Bridesmaids appeal more than marriage

Some women complain that they are always the bridesmaid and never the bride. Until now, interim marketers have suffered from the same problem. Seen mainly as stopgaps, filling positions left vacant by promotions, redundancies and budget cuts, they have traditionally been the marketing sector’s bridesmaids.

Ruth Mortimer

But the latest Russam GMS Snapshots survey suggests that the average interim has seen their daily rate rise by 12% in the last year to June. They see themselves as “troubleshooter” project managers, parachuted into tricky situations to handle everything from managing a roster of agencies to making redundancies.

Some marketers already behave as if they are project managers. Last week, European chief marketer Simon Thompson moved to Apple. In the last few years, Thompson has skipped through automotive (Honda), telecoms (Motorola), online travel and now he joins an electronics firm.

While he was at Honda for around 15 years, Thompson’s tenures at Motorola (1 year) and (two years and four months) have been short enough that you could suggest he has become a troubleshooting project manager himself.

Of course, it’s ludicrous to suggest that all marketers should become interims or all marketing posts should become project management jobs. Sometimes only a long-term relationship will do between a marketer and a brand; breaking up doesn’t work for either party. For instance, James King was lured back to his former employer Motorola after a only short spell at rival Samsung.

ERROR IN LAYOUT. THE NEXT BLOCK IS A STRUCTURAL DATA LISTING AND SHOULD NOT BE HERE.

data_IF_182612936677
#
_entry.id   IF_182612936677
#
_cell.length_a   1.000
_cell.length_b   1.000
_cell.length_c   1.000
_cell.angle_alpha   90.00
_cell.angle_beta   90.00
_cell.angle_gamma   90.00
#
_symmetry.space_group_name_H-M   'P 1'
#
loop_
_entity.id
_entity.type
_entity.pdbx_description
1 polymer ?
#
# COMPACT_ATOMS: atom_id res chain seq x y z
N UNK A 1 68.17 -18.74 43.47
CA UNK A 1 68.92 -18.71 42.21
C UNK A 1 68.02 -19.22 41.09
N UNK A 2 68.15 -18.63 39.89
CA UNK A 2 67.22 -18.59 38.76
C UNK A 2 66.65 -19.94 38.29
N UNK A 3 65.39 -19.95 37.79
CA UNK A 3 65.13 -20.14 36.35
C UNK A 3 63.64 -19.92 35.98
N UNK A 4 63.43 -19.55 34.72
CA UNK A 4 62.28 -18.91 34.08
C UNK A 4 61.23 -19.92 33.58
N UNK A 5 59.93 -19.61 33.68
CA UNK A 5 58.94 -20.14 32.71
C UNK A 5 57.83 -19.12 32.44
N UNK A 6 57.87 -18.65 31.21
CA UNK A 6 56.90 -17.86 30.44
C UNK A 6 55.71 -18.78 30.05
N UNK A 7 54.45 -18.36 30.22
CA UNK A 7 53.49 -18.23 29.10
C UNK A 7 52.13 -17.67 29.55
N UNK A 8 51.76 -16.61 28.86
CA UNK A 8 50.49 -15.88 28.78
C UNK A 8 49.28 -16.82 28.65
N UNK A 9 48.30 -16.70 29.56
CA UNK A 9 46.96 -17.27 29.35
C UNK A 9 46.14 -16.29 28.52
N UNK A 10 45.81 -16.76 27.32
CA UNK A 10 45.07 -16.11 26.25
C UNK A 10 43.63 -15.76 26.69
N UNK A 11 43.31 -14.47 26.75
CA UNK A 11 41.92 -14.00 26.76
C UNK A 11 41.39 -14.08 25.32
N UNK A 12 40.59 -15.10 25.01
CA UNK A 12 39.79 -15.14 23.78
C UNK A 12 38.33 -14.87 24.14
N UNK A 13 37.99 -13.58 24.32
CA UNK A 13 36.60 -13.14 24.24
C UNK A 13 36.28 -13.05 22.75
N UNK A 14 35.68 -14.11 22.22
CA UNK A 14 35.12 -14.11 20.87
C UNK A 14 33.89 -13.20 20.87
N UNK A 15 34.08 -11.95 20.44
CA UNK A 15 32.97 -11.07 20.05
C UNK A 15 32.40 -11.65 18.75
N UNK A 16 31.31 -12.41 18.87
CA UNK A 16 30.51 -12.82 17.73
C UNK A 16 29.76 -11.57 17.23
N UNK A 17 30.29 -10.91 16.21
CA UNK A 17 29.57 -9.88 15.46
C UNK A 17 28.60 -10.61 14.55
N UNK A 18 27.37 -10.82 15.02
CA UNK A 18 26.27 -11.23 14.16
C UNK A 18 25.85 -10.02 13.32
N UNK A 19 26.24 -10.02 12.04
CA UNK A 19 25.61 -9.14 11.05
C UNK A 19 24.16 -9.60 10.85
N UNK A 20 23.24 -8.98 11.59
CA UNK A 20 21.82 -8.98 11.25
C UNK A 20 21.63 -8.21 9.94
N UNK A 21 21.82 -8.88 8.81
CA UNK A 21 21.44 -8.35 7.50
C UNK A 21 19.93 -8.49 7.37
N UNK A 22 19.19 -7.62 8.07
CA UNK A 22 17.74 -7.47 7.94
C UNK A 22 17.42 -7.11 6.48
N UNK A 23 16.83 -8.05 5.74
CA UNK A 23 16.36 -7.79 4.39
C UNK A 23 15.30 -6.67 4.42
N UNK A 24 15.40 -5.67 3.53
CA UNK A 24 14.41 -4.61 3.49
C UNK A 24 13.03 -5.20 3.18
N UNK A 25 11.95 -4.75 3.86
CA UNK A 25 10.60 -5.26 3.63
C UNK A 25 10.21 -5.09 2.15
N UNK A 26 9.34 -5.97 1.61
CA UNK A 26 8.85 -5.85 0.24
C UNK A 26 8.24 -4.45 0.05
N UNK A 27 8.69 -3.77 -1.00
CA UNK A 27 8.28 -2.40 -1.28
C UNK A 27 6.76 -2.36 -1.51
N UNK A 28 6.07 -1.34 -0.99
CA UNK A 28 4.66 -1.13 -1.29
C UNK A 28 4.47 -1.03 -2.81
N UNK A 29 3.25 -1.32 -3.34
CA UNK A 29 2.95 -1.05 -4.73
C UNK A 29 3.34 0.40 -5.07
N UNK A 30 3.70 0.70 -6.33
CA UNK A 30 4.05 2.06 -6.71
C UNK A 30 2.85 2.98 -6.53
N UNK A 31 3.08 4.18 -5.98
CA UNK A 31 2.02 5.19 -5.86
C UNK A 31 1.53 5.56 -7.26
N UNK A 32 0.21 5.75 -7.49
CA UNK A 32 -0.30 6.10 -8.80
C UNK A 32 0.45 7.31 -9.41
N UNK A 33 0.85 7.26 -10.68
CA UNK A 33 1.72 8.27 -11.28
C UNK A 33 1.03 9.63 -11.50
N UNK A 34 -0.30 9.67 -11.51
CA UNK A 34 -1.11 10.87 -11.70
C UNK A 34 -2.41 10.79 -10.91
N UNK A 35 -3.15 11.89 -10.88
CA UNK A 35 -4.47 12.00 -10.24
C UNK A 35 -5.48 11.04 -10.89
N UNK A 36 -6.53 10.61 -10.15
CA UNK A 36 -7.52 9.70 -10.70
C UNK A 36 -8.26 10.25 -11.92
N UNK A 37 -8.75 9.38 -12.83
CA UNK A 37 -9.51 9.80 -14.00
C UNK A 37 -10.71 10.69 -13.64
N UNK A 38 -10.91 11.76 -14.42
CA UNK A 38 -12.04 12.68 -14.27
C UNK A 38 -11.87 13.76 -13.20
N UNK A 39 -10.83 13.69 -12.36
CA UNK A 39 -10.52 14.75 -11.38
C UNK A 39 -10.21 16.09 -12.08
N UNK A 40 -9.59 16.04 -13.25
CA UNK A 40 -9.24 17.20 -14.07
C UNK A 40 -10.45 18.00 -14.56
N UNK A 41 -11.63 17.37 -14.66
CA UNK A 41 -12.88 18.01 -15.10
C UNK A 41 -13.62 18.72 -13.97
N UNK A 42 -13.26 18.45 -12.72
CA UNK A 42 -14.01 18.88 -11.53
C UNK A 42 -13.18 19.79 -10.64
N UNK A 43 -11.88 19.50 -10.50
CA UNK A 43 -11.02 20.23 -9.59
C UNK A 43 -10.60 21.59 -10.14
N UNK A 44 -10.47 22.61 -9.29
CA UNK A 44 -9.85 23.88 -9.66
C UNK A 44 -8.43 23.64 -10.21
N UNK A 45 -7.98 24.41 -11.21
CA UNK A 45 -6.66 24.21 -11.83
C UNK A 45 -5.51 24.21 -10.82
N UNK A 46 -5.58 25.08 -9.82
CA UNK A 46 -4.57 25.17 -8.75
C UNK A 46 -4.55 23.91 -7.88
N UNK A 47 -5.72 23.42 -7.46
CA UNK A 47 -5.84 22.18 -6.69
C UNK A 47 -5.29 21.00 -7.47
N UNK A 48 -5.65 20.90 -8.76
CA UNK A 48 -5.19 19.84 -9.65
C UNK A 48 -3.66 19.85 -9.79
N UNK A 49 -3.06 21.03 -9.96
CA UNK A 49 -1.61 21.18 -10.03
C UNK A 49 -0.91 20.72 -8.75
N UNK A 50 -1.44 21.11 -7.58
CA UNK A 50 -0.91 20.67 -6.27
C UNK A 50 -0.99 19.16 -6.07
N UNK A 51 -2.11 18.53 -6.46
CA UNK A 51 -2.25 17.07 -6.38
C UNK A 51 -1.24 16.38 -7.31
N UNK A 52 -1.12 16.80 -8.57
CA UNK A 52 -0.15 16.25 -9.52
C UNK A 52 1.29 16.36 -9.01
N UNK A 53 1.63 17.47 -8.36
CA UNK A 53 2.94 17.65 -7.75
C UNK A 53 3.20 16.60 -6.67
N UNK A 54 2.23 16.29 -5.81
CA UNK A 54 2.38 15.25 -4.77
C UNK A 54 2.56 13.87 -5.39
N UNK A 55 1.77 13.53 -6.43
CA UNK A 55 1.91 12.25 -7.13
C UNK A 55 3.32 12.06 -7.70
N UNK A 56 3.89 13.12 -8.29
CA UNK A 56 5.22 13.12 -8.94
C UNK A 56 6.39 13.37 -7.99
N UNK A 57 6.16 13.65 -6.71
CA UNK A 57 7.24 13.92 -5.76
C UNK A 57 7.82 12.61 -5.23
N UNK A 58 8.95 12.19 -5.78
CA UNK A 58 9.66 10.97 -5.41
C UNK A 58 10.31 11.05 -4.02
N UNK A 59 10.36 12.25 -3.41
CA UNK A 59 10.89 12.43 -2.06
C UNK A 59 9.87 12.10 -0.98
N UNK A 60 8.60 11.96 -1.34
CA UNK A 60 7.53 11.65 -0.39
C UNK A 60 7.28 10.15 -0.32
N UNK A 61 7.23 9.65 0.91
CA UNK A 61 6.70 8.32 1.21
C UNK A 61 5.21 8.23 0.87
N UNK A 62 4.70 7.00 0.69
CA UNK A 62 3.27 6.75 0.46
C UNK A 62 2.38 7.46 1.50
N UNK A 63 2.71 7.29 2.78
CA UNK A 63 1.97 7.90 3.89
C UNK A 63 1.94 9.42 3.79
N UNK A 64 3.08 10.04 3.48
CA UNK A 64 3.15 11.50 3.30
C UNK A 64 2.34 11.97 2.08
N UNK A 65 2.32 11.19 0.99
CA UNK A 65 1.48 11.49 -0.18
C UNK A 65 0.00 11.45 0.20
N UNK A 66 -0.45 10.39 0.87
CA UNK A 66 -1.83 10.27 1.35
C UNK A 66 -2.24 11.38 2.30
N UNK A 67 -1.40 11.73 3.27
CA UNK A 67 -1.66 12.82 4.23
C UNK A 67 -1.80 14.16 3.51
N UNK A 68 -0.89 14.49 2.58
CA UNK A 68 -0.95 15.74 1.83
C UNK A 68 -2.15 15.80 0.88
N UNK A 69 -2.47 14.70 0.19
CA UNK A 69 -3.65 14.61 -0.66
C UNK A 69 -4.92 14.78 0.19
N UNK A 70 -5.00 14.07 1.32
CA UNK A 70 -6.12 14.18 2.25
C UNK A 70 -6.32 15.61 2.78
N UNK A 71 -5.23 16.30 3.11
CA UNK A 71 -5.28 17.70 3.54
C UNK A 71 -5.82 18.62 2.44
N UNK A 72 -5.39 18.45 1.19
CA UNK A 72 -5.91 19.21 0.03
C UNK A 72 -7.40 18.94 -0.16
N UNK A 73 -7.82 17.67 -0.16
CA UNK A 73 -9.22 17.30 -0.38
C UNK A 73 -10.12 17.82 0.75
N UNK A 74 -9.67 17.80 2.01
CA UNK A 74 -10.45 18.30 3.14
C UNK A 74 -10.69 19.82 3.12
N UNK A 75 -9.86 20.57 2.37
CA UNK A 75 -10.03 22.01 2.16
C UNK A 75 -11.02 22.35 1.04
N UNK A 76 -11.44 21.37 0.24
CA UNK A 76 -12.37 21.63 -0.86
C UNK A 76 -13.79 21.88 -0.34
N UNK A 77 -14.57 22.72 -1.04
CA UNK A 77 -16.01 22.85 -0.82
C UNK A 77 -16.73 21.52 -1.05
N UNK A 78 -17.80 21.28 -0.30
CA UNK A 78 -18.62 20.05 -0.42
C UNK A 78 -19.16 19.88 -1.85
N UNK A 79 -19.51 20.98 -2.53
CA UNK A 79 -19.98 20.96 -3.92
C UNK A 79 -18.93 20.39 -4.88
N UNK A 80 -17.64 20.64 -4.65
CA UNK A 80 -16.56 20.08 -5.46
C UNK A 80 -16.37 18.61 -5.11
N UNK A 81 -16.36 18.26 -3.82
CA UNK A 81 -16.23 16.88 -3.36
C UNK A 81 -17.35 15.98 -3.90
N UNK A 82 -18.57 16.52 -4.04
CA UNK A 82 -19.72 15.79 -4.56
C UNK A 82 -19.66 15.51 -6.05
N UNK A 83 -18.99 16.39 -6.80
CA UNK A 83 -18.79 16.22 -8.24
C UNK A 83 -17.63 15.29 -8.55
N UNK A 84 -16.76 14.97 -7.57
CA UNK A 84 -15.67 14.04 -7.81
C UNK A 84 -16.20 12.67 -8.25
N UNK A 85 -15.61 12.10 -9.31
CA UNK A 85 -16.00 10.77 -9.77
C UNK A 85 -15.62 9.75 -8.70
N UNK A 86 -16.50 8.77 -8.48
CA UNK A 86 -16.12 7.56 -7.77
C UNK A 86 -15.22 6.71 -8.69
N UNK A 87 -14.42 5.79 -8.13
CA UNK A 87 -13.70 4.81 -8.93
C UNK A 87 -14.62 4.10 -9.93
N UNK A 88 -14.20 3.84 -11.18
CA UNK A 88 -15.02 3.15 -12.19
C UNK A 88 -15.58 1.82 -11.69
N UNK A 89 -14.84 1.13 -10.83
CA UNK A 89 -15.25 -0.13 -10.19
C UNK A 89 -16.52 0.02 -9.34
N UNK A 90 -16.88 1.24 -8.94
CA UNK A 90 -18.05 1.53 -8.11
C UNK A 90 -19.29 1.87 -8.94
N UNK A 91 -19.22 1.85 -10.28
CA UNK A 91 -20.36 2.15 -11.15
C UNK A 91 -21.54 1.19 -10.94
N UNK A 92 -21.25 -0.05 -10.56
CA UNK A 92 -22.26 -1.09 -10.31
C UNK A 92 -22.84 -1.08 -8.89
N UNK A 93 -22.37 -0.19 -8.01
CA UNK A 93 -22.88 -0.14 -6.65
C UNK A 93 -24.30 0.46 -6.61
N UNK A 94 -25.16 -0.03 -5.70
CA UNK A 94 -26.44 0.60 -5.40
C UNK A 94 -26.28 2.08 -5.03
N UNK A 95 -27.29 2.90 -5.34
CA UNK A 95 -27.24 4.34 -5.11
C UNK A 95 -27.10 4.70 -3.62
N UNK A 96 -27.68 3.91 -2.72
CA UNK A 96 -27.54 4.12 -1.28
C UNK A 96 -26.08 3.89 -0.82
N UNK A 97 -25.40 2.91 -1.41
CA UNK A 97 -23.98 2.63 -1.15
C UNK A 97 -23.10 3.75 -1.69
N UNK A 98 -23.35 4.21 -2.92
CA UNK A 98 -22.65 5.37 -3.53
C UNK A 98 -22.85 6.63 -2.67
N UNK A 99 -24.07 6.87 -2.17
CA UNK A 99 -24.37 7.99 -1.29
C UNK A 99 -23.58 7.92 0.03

It’s true for agencies too. Last week, Vodafone announced it was reappointing its former incumbent agency OMD to its global media business, just six months after its rival Carat won the account in a review. The mobile firm also shifted its ad work back to WPP in March, which had lost the account in 2006 to BBH.

So should you consider an interim marketer to deal with the needs of your brand or are you better sticking to a long-term relationship?
If your brand needs someone to guide it through sickness and in health, you’re better off with that permanent marketer. The best way to give birth to new products and initiatives is as part of a nurturing environment. But if you want someone to come in and shake up how everything runs, you might find that an interim marketer works for you. After all, marriage is not always the right move; sometimes, the bridesmaid looks like the more attractive option.

Ruth Mortimer, associate editor

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